BOSTON, April 2, 2013 /PRNewswire/ -- Earth Day may be just around the corner, but consumers are buying with an eye toward "green" all year long. A record-high 71 percent of Americans consider the environment when they shop, up from 66 percent in 2008. Additionally, nearly half (45%) of consumers actively seek out environmental information about the products they buy, according to the five-year benchmark of the 2013 Cone Communications Green Gap Trend Tracker. (Logo: http://photos.prnewswire.com/prnh/20111004/NE79797LOGO ) ACCOUNTABILITY VERSUS ACTIONEven as "green" becomes increasingly top of mind, Americans still struggle with their role in the lifecycle of products with an environmental benefit. Nine-in-10 said they believe it's their responsibility to properly use and dispose of these products, but action isn't aligning with intent:
Only 30% say they often use products in a way that achieves the intended environmental benefit
42% say they dispose of products in a way that fulfills the intended environmental benefit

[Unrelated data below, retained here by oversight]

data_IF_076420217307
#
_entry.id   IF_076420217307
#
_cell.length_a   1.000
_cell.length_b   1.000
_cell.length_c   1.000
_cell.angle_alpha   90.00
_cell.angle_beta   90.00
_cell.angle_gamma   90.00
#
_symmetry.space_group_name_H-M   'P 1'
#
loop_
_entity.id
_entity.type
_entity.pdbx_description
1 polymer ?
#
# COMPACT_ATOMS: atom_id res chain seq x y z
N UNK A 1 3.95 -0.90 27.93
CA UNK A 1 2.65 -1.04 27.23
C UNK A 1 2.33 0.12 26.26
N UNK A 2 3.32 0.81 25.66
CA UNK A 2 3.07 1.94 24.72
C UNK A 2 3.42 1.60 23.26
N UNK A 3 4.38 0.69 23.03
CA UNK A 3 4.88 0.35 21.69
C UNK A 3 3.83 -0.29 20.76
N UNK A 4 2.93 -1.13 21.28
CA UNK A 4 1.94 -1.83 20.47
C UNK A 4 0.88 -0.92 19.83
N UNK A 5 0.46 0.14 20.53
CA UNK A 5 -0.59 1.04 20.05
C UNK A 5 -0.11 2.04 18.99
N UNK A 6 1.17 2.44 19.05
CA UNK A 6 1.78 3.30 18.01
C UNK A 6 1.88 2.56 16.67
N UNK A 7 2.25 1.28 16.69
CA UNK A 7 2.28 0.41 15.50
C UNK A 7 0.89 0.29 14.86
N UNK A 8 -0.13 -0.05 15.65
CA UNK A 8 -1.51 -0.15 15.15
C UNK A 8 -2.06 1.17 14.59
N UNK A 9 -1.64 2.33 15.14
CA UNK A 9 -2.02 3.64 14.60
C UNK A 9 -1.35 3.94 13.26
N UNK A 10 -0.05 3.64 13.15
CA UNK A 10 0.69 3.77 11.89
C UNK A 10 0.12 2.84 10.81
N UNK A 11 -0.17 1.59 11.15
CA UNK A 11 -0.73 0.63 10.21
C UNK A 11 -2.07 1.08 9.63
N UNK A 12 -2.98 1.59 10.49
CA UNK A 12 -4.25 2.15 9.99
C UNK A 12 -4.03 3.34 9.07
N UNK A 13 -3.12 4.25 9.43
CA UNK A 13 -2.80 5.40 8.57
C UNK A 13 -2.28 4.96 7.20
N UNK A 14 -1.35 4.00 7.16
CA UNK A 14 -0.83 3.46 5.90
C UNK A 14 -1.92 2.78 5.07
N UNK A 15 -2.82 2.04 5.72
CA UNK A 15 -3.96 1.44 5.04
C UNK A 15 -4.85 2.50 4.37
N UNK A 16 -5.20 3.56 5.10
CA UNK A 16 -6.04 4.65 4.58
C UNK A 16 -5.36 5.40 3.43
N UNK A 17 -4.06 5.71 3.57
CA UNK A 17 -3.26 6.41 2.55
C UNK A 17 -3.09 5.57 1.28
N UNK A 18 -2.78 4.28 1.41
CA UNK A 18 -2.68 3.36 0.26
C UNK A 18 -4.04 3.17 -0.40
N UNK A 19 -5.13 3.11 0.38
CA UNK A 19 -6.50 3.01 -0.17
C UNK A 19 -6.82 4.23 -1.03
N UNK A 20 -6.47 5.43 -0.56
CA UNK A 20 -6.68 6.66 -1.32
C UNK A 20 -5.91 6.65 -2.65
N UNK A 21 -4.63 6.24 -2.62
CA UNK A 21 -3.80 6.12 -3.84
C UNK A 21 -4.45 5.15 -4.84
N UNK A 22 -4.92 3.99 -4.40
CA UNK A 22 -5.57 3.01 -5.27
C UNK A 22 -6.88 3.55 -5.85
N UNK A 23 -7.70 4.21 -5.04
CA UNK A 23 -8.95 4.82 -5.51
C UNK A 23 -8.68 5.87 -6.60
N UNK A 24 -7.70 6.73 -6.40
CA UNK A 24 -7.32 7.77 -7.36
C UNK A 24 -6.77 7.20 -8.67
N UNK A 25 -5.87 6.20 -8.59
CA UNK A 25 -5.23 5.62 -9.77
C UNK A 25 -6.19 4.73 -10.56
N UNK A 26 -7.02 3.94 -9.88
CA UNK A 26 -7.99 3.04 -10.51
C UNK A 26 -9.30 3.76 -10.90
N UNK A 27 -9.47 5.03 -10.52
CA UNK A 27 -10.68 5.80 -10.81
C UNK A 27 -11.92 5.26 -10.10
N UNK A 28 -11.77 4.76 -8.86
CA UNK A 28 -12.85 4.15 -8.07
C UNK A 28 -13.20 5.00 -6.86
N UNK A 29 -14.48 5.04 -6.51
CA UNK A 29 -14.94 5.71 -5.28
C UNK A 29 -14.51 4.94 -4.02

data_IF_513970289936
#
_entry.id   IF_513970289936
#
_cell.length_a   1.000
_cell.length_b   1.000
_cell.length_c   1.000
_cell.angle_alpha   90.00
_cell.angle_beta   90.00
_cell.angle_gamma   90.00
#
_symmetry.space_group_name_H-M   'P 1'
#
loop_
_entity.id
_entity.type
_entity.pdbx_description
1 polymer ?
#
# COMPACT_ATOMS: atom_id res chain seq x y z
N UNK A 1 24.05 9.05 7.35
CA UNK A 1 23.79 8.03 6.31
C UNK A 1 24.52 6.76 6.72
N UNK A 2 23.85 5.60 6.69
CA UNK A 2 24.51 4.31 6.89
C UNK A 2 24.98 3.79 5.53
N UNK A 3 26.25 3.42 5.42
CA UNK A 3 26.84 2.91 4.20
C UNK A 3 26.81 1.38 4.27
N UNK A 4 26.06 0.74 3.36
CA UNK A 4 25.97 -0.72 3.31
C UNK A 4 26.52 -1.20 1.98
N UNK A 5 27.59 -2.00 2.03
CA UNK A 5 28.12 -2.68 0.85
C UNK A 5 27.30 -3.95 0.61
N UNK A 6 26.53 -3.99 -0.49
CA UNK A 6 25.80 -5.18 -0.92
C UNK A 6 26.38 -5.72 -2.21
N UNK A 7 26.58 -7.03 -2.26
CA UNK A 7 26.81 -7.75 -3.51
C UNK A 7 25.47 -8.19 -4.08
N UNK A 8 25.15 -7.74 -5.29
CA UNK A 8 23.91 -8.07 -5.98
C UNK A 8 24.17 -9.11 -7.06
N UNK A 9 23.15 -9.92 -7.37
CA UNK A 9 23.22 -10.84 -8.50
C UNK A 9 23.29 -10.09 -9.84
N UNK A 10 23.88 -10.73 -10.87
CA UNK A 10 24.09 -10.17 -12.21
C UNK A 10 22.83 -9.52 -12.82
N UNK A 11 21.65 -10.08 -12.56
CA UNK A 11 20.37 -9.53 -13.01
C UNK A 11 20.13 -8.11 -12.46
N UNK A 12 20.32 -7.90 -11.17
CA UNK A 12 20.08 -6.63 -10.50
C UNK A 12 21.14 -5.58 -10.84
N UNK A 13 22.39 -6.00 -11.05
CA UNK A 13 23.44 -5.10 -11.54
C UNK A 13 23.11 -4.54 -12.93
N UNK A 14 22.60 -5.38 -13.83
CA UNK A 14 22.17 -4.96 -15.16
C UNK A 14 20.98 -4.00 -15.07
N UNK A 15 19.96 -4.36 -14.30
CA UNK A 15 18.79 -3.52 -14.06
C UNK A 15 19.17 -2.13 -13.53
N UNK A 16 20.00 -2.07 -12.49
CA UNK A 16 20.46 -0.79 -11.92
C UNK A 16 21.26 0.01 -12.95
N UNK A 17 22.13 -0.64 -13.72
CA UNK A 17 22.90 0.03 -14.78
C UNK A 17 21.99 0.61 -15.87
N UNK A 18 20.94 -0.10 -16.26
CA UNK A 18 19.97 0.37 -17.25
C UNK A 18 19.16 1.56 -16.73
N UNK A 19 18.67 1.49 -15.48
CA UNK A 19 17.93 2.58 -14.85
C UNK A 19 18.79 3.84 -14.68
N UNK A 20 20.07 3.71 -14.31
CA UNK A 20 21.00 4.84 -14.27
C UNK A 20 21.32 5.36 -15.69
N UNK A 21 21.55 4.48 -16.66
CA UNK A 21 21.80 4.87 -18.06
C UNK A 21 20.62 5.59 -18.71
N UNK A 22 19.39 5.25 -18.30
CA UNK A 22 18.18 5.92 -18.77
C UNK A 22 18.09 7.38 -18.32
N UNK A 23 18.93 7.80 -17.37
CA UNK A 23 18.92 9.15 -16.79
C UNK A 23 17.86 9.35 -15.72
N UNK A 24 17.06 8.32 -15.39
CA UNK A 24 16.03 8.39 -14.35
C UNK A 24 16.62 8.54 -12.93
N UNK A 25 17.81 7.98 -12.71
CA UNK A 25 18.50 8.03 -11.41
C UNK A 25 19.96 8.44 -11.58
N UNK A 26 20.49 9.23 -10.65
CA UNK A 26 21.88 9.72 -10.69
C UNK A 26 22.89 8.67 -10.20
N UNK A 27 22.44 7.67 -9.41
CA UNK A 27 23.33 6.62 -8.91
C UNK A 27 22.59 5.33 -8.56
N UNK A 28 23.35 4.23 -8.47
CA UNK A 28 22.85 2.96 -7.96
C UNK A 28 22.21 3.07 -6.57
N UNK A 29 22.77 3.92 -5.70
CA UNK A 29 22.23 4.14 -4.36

Despite the lack of consistent follow-through, consumers are showing an inclination to learn more. Americans report they regularly read and follow instructions on how to properly use (71%) or dispose (66%) of a product. Forty-one percent said they perform additional research to determine how best to utilize and discard a product for maximum benefit. CLOSING THE GAP: ACCESS AND COMMUNICATIONSNearly all respondents (85%) want companies to educate them on how to properly use and dispose of products. But they identify significant barriers to doing so, as well. One-third of consumers (33%) cited not having the adequate resources, such as disposal bins and community access, as the primary reason for not disposing or using products as intended, while 20 percent stated they simply do not know how to do so. Consumer understanding of environmental messages also presents an obstacle. Although more than 60 percent of respondents say they understand the environmental terms companies use in their advertising, the majority continue to erroneously believe common expressions such as "green" or "environmentally friendly" mean a product has a positive (40%) or neutral (22%) impact on the environment. Fewer were able to correctly identify these terms as meaning the product has a lighter impact than other similar products (22%) or less than it used to (2%). Despite the attention given to product development and environmental marketing, consumer misunderstanding of "green" claims has remained flat at around 60 percent since 2008.